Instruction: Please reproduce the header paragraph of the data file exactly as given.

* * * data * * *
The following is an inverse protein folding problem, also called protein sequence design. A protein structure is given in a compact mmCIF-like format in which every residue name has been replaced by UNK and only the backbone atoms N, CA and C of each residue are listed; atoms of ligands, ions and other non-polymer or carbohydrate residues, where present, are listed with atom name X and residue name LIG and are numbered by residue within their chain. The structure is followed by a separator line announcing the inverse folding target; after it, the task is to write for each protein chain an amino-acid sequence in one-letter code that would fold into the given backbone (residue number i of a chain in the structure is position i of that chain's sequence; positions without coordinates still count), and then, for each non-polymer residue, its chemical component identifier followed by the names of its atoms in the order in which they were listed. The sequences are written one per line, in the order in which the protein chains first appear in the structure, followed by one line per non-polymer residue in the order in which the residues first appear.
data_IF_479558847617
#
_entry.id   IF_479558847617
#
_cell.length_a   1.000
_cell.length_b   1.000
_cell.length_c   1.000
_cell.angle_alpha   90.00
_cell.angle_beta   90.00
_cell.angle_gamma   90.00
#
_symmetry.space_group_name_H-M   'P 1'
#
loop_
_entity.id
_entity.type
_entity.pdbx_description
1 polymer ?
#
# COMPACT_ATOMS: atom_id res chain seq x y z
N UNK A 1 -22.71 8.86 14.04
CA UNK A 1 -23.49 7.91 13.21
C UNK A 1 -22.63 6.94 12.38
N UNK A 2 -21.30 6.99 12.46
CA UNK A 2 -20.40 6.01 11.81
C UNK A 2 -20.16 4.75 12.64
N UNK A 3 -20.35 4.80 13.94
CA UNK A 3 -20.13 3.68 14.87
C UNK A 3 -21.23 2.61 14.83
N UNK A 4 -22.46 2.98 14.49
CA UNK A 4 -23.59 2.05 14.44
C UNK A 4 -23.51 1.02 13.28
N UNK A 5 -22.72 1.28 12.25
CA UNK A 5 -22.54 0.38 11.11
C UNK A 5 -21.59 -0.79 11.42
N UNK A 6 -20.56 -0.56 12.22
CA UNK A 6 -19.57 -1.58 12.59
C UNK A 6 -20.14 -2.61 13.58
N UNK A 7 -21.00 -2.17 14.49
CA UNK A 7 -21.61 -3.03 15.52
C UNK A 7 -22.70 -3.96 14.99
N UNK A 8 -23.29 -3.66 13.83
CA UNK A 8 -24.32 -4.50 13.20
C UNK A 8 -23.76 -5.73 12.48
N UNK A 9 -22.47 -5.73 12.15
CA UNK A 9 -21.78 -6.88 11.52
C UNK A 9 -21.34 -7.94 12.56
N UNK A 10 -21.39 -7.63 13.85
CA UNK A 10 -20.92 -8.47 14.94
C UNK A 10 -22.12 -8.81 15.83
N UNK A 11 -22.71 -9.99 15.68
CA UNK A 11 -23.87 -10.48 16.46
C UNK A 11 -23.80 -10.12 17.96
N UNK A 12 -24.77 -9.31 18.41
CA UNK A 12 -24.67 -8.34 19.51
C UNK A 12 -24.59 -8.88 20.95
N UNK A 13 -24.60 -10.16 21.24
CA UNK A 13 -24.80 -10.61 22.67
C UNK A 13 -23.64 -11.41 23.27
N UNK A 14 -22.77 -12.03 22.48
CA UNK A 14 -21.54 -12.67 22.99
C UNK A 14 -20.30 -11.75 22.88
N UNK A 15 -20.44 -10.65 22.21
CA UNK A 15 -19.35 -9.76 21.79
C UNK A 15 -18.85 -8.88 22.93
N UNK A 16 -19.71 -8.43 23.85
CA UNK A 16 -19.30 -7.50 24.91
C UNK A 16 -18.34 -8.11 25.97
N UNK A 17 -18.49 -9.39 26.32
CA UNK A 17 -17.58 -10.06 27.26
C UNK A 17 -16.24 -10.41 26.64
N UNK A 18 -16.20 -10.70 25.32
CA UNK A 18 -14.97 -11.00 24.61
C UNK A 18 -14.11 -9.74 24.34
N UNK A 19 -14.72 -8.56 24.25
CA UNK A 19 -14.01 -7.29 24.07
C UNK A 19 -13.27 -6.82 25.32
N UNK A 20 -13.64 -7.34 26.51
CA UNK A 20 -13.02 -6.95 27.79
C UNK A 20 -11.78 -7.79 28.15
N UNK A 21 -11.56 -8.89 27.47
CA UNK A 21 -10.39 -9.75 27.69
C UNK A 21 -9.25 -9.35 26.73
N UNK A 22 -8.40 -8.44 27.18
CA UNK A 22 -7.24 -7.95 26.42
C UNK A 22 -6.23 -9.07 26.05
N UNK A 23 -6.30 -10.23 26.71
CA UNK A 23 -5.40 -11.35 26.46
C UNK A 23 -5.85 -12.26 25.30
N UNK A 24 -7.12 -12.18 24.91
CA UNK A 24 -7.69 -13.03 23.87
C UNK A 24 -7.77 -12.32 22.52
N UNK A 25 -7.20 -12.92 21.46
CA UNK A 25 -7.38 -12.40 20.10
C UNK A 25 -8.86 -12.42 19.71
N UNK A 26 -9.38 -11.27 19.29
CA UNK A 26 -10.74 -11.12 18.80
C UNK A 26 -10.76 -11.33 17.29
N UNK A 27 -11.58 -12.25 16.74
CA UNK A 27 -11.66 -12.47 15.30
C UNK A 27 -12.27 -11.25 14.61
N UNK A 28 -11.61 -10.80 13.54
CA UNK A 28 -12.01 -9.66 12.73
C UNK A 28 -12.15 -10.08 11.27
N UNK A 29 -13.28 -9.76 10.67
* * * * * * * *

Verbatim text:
The following is an inverse protein folding problem, also called protein sequence design. A protein structure is given in a compact mmCIF-like format in which every residue name has been replaced by UNK and only the backbone atoms N, CA and C of each residue are listed; atoms of ligands, ions and other non-polymer or carbohydrate residues, where present, are listed with atom name X and residue name LIG and are numbered by residue within their chain. The structure is followed by a separator line announcing the inverse folding target; after it, the task is to write for each protein chain an amino-acid sequence in one-letter code that would fold into the given backbone (residue number i of a chain in the structure is position i of that chain's sequence; positions without coordinates still count), and then, for each non-polymer residue, its chemical component identifier followed by the names of its atoms in the order in which they were listed. The sequences are written one per line, in the order in which the protein chains first appear in the structure, followed by one line per non-polymer residue in the order in which the residues first appear.